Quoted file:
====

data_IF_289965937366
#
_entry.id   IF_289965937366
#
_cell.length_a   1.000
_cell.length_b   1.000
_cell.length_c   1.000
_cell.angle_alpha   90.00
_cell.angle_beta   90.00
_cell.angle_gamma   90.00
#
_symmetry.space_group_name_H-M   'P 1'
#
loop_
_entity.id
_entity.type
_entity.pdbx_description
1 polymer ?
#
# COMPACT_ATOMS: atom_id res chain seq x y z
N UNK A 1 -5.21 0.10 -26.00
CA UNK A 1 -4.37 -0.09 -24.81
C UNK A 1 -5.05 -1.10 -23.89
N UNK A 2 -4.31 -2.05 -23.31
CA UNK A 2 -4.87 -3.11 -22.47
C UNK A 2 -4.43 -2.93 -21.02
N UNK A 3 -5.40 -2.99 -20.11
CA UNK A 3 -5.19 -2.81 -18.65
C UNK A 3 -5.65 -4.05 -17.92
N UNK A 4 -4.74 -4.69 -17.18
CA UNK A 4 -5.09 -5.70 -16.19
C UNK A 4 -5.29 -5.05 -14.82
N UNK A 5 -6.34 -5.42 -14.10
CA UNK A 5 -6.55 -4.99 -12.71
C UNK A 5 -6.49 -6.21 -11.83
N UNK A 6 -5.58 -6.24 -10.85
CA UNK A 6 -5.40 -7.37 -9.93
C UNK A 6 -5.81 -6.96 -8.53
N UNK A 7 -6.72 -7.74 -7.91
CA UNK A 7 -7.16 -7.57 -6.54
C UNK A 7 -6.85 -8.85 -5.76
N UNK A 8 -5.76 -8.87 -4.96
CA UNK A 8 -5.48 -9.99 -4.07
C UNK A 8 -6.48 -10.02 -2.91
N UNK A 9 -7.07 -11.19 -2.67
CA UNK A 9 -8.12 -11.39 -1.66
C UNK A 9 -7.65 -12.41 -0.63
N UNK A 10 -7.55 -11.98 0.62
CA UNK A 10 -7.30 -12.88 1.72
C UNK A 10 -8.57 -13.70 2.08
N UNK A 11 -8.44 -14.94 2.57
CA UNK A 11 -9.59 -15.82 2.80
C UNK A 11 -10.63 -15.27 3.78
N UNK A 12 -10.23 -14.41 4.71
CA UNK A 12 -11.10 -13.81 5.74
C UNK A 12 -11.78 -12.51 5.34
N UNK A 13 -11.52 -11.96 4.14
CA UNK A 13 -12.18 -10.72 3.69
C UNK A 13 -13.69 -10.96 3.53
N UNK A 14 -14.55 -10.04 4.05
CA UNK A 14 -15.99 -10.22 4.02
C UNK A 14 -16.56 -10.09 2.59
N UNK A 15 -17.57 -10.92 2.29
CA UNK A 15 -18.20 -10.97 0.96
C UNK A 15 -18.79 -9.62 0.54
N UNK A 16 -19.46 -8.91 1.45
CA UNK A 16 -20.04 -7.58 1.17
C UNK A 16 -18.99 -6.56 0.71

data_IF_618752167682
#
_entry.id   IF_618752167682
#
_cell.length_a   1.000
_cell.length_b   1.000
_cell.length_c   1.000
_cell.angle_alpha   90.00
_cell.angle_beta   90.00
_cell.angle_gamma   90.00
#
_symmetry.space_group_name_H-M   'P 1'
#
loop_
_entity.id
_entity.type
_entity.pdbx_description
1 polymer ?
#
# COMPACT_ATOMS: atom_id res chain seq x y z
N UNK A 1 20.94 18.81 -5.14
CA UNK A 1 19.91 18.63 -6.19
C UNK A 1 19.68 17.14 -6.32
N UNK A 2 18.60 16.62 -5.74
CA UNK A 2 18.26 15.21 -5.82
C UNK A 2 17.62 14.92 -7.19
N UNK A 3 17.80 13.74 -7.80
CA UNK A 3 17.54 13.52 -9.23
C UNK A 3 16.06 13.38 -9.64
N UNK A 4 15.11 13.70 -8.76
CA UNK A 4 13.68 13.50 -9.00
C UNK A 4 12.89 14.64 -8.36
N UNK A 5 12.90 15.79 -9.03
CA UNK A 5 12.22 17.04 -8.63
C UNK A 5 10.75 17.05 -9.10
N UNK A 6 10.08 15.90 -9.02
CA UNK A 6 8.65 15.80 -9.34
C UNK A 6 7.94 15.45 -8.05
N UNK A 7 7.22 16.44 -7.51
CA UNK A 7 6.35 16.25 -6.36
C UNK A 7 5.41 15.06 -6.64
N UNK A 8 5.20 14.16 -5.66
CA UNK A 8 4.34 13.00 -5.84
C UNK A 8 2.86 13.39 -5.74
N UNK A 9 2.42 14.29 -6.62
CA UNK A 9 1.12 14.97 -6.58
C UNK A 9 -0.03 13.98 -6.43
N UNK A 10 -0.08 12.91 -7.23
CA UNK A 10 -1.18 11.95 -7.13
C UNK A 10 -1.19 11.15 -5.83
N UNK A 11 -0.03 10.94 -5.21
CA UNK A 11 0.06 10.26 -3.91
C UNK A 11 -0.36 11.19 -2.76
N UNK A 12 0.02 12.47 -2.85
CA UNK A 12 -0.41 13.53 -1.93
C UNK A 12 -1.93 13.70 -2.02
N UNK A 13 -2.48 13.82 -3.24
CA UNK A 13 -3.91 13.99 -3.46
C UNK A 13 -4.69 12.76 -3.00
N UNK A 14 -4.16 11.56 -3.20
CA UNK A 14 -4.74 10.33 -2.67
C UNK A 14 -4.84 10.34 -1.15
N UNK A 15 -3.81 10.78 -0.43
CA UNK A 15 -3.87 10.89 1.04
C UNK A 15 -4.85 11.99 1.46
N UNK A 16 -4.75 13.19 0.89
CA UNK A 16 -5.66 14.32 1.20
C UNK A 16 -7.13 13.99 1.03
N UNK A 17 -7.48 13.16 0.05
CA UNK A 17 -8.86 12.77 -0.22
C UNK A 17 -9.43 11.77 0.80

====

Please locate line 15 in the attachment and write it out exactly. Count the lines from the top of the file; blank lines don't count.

_entity.id